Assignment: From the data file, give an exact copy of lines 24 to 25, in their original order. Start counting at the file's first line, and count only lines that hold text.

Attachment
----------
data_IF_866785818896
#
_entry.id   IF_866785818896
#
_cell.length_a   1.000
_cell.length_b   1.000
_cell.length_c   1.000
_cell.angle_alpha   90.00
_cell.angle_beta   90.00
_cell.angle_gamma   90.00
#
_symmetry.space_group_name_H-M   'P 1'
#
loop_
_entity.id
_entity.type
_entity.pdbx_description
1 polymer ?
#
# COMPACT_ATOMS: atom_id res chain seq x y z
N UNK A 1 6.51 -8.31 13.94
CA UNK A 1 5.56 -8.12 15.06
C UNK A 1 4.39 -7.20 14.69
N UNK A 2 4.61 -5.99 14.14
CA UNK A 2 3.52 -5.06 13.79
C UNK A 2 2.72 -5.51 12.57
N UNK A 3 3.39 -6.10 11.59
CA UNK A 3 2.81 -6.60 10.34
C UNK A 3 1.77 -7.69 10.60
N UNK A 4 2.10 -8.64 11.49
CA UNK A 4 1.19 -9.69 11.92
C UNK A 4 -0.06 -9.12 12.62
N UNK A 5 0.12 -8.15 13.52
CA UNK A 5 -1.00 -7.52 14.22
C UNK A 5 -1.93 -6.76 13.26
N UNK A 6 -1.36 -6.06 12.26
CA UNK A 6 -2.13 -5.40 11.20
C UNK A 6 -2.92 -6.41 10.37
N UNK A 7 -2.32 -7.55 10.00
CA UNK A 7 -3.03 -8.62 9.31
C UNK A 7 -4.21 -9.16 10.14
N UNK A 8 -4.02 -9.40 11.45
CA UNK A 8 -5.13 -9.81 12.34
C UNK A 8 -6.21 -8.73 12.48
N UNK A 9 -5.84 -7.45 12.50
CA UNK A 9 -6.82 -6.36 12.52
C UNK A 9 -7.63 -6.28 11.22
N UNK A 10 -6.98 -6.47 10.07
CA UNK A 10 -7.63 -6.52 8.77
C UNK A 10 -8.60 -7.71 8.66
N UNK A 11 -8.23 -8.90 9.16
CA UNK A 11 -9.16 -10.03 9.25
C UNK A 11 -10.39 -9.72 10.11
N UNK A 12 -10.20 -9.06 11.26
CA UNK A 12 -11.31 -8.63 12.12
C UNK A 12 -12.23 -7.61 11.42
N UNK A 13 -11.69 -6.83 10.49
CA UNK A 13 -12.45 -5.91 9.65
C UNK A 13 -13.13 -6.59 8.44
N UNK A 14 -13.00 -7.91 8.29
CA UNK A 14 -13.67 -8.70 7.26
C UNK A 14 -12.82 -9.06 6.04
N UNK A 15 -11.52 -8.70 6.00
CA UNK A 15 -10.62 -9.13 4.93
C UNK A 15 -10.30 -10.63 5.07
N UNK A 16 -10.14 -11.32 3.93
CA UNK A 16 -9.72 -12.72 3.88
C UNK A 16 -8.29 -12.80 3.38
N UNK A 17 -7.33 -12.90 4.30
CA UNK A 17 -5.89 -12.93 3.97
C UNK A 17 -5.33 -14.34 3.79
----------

N UNK A 2 4.61 -5.99 14.14
CA UNK A 2 3.52 -5.06 13.79